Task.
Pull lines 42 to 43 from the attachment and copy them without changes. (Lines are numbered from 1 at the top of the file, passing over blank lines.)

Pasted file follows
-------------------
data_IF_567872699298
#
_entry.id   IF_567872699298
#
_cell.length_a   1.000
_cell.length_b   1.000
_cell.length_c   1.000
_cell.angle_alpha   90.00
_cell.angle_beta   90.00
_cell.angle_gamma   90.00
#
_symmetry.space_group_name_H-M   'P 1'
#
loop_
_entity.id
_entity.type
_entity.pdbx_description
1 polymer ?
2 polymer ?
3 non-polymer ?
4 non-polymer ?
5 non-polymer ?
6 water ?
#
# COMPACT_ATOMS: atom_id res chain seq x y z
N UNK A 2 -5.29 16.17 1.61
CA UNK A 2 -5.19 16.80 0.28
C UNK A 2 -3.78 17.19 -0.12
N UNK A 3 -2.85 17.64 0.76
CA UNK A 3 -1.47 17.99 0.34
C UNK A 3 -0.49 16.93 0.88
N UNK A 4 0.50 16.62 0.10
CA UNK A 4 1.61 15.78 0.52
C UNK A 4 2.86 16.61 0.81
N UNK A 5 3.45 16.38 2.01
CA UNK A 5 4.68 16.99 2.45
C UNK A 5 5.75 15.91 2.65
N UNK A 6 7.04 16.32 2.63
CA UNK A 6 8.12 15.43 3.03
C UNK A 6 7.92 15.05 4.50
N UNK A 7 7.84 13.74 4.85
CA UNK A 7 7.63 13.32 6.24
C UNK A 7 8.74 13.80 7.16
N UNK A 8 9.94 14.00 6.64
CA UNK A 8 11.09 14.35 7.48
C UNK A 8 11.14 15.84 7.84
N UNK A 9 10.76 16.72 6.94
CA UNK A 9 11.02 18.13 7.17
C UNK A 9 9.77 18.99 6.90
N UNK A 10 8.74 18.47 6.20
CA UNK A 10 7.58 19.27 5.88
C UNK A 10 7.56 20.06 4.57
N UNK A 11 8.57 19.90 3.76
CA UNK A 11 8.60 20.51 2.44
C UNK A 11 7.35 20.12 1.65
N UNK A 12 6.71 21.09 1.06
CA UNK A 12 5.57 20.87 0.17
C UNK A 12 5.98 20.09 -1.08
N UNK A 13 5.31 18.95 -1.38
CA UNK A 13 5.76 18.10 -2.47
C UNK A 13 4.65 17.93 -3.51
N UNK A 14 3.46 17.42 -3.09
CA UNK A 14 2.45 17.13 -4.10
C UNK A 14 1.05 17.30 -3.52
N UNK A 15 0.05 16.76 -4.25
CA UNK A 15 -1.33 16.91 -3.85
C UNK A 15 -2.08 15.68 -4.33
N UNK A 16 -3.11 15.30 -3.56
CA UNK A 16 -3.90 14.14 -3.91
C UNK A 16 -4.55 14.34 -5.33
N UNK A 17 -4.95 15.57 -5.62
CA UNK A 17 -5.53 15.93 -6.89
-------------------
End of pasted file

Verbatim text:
CA UNK A 7 7.63 13.32 6.24
C UNK A 7 8.74 13.80 7.16